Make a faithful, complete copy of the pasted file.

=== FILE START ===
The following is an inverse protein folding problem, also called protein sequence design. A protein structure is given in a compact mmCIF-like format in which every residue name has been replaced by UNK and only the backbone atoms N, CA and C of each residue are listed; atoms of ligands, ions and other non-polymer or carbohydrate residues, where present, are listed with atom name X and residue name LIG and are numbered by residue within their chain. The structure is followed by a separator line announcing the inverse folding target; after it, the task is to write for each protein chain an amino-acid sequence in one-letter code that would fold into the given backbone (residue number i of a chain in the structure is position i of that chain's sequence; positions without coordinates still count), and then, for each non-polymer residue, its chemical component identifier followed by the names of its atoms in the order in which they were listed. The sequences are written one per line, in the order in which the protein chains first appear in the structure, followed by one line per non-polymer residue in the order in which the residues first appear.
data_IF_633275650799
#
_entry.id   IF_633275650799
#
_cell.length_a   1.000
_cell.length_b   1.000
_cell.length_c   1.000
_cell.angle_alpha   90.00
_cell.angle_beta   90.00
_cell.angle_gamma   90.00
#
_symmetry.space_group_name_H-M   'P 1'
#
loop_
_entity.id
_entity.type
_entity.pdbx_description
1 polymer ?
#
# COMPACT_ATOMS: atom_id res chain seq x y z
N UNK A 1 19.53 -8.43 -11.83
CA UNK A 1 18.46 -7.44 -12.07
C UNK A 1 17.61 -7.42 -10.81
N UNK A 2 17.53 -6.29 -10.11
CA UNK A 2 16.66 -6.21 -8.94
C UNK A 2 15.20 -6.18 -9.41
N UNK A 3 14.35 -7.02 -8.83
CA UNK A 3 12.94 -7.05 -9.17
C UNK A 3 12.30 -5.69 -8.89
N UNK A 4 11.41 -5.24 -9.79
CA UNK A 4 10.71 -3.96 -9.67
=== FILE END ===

The following is an inverse protein folding problem, also called protein sequence design. A protein structure is given in a compact mmCIF-like format in which every residue name has been replaced by UNK and only the backbone atoms N, CA and C of each residue are listed; atoms of ligands, ions and other non-polymer or carbohydrate residues, where present, are listed with atom name X and residue name LIG and are numbered by residue within their chain. The structure is followed by a separator line announcing the inverse folding target; after it, the task is to write for each protein chain an amino-acid sequence in one-letter code that would fold into the given backbone (residue number i of a chain in the structure is position i of that chain's sequence; positions without coordinates still count), and then, for each non-polymer residue, its chemical component identifier followed by the names of its atoms in the order in which they were listed. The sequences are written one per line, in the order in which the protein chains first appear in the structure, followed by one line per non-polymer residue in the order in which the residues first appear.
data_IF_633275650799
#
_entry.id   IF_633275650799
#
_cell.length_a   1.000
_cell.length_b   1.000
_cell.length_c   1.000
_cell.angle_alpha   90.00
_cell.angle_beta   90.00
_cell.angle_gamma   90.00
#
_symmetry.space_group_name_H-M   'P 1'
#
loop_
_entity.id
_entity.type
_entity.pdbx_description
1 polymer ?
#
# COMPACT_ATOMS: atom_id res chain seq x y z
N UNK A 1 19.53 -8.43 -11.83
CA UNK A 1 18.46 -7.44 -12.07
C UNK A 1 17.61 -7.42 -10.81
N UNK A 2 17.53 -6.29 -10.11
CA UNK A 2 16.66 -6.21 -8.94
C UNK A 2 15.20 -6.18 -9.41
N UNK A 3 14.35 -7.02 -8.83
CA UNK A 3 12.94 -7.05 -9.17
C UNK A 3 12.30 -5.69 -8.89
N UNK A 4 11.41 -5.24 -9.79
CA UNK A 4 10.71 -3.96 -9.67